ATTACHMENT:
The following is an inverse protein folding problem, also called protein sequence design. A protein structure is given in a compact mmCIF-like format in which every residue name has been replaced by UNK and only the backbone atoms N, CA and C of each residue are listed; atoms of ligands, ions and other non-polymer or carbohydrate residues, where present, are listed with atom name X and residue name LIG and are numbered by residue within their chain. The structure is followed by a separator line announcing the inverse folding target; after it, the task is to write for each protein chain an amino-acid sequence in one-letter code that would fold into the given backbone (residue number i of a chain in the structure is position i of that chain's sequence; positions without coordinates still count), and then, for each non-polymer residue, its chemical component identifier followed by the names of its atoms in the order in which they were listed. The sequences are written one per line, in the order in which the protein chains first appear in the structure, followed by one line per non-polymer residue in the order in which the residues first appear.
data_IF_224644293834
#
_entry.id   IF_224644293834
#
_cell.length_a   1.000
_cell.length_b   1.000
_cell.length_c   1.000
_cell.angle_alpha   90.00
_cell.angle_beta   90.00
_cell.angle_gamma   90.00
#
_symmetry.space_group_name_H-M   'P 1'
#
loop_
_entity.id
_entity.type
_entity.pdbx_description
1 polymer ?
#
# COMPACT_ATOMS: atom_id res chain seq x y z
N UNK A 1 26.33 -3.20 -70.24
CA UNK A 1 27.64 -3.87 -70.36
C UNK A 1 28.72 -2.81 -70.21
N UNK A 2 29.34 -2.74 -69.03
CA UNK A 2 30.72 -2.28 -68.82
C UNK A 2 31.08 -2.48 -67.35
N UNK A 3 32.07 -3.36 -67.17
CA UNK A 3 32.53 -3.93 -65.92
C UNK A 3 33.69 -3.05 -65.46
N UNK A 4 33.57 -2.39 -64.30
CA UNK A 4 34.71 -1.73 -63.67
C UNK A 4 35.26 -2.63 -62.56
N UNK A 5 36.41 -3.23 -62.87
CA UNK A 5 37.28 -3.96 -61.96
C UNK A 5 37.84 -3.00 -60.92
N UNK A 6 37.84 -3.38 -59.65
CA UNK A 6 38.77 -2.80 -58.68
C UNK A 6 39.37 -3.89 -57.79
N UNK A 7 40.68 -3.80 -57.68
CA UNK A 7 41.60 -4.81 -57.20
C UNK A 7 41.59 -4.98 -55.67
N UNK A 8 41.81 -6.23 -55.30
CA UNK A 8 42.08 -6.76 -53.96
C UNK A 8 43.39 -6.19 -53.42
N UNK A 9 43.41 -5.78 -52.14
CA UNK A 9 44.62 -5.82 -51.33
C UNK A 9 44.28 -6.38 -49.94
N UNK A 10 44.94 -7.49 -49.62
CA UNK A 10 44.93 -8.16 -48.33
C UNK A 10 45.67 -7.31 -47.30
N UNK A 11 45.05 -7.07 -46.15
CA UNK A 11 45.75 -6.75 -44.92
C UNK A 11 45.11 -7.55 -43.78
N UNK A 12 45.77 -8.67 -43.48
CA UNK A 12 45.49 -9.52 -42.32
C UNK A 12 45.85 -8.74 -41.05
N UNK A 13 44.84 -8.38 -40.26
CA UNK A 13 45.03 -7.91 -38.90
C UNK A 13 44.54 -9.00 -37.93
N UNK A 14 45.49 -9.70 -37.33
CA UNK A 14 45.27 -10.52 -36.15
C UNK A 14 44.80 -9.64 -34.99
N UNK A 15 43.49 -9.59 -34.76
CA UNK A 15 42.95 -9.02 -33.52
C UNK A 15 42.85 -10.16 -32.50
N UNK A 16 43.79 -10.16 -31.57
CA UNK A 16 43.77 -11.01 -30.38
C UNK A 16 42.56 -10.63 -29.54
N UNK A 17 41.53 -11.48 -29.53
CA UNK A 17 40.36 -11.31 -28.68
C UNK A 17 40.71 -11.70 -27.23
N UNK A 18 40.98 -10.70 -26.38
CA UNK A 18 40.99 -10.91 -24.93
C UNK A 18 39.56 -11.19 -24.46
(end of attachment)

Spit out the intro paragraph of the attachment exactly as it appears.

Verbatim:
The following is an inverse protein folding problem, also called protein sequence design. A protein structure is given in a compact mmCIF-like format in which every residue name has been replaced by UNK and only the backbone atoms N, CA and C of each residue are listed; atoms of ligands, ions and other non-polymer or carbohydrate residues, where present, are listed with atom name X and residue name LIG and are numbered by residue within their chain. The structure is followed by a separator line announcing the inverse folding target; after it, the task is to write for each protein chain an amino-acid sequence in one-letter code that would fold into the given backbone (residue number i of a chain in the structure is position i of that chain's sequence; positions without coordinates still count), and then, for each non-polymer residue, its chemical component identifier followed by the names of its atoms in the order in which they were listed. The sequences are written one per line, in the order in which the protein chains first appear in the structure, followed by one line per non-polymer residue in the order in which the residues first appear.